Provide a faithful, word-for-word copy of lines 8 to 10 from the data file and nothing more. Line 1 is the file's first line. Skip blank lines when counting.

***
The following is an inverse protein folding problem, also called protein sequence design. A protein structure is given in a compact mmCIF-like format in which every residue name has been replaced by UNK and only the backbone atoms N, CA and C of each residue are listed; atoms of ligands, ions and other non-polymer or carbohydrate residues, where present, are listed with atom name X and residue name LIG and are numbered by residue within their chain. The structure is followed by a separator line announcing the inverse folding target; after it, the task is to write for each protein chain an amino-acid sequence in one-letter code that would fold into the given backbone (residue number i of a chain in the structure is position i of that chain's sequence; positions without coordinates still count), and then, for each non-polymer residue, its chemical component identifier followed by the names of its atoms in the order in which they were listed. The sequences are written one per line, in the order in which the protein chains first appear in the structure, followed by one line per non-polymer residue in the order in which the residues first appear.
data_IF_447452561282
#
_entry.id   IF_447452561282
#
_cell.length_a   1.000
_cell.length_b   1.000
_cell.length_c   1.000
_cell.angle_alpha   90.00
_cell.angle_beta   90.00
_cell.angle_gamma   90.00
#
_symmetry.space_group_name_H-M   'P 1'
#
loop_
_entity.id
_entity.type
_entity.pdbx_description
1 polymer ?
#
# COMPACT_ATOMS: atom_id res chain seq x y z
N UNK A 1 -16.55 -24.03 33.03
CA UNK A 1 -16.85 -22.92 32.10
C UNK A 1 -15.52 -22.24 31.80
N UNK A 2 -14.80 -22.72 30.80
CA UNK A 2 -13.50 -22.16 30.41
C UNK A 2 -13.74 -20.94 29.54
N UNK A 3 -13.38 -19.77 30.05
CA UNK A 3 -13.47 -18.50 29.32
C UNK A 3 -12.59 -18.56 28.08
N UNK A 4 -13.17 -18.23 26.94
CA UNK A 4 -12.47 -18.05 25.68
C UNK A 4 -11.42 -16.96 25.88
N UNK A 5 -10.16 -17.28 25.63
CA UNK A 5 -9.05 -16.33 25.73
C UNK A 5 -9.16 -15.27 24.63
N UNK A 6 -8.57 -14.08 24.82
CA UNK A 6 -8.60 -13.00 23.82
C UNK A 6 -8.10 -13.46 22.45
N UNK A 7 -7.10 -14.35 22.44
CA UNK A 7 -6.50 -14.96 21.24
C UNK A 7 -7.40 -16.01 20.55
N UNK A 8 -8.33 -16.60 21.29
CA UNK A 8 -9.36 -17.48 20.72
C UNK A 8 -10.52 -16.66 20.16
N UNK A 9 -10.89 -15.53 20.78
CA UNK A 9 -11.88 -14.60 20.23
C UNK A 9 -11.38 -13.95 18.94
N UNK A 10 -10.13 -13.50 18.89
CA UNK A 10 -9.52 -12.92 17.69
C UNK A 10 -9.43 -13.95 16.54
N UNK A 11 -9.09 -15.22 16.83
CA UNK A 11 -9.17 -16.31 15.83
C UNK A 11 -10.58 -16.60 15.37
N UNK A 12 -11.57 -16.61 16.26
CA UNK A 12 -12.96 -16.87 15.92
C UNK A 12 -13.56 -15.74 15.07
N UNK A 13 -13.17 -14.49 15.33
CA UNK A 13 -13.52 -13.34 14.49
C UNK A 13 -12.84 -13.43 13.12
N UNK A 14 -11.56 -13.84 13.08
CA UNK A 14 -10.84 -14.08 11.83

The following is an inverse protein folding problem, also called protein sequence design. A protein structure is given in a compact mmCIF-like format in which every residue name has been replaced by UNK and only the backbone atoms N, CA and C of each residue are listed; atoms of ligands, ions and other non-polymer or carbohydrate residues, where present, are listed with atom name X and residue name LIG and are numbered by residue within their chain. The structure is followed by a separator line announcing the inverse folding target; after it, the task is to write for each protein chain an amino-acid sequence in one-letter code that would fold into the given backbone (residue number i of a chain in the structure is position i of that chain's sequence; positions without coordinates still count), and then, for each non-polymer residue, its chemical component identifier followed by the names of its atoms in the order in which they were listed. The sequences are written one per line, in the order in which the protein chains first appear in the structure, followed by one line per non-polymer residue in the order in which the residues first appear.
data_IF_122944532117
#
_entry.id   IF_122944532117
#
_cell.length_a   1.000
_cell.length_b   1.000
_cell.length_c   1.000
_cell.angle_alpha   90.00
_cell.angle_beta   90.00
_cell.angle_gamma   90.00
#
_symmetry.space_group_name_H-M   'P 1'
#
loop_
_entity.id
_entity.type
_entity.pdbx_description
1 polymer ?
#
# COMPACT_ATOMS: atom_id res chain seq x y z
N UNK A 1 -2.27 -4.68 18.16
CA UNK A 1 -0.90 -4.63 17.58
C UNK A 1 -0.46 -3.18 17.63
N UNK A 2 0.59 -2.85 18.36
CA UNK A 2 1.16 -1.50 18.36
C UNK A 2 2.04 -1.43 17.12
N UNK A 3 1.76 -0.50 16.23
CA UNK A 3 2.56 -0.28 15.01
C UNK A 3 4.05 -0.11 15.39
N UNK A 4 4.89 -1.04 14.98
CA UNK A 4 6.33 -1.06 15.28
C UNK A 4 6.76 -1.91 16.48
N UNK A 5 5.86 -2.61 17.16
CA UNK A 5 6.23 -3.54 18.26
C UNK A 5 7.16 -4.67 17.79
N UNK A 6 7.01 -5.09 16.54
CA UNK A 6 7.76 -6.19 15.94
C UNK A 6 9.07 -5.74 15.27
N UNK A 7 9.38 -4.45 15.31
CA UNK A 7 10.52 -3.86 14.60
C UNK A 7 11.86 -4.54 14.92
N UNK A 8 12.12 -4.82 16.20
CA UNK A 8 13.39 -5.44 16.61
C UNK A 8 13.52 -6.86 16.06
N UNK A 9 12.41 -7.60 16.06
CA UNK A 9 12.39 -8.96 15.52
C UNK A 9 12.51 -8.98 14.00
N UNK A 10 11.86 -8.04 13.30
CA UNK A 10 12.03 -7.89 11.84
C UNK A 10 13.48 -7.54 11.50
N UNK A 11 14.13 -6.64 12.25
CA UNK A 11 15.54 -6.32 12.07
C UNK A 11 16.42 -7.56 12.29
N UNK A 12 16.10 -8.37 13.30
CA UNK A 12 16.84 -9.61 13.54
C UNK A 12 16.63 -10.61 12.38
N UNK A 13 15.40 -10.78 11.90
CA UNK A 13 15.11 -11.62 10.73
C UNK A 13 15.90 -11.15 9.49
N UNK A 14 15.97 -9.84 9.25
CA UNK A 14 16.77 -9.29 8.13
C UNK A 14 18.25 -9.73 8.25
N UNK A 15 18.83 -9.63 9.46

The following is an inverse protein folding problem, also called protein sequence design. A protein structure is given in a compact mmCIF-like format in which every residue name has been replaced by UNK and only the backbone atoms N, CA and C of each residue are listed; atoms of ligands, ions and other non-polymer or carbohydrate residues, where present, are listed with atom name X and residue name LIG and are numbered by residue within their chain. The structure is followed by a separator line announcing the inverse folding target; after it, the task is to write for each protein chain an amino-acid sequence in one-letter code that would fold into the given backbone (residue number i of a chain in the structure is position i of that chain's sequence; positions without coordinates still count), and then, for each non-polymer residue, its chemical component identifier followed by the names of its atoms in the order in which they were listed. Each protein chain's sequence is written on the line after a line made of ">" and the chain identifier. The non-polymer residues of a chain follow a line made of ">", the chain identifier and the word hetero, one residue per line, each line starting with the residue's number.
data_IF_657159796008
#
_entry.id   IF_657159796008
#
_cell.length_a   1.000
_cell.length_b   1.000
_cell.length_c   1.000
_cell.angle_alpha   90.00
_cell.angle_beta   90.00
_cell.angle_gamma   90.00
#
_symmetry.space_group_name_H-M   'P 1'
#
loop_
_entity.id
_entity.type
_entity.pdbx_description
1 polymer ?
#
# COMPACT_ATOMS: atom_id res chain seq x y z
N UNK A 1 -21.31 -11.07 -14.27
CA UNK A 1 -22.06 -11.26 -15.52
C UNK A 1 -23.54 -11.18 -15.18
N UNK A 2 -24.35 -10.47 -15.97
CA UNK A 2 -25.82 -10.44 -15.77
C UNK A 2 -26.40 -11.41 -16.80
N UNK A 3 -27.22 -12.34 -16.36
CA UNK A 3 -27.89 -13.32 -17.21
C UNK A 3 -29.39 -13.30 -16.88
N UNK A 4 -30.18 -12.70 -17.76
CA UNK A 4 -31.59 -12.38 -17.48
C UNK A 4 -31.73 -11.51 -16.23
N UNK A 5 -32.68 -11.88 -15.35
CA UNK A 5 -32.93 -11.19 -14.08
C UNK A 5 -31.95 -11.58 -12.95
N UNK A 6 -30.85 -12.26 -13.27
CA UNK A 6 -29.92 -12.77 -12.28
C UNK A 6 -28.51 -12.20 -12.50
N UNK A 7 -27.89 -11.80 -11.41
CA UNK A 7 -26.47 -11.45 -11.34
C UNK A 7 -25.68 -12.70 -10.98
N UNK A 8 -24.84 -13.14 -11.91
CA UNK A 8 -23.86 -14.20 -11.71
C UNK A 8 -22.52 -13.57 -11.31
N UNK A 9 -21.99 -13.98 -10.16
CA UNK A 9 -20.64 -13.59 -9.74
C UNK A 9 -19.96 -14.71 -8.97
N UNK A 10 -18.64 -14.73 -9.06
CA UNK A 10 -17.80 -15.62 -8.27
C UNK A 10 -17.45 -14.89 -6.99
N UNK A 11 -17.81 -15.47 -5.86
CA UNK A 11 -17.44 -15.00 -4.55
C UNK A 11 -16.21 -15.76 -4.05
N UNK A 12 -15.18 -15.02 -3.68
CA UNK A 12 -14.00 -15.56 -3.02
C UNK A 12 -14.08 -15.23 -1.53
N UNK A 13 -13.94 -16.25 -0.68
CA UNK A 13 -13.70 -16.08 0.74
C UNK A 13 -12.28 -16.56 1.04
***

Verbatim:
_cell.length_c   1.000
_cell.angle_alpha   90.00
_cell.angle_beta   90.00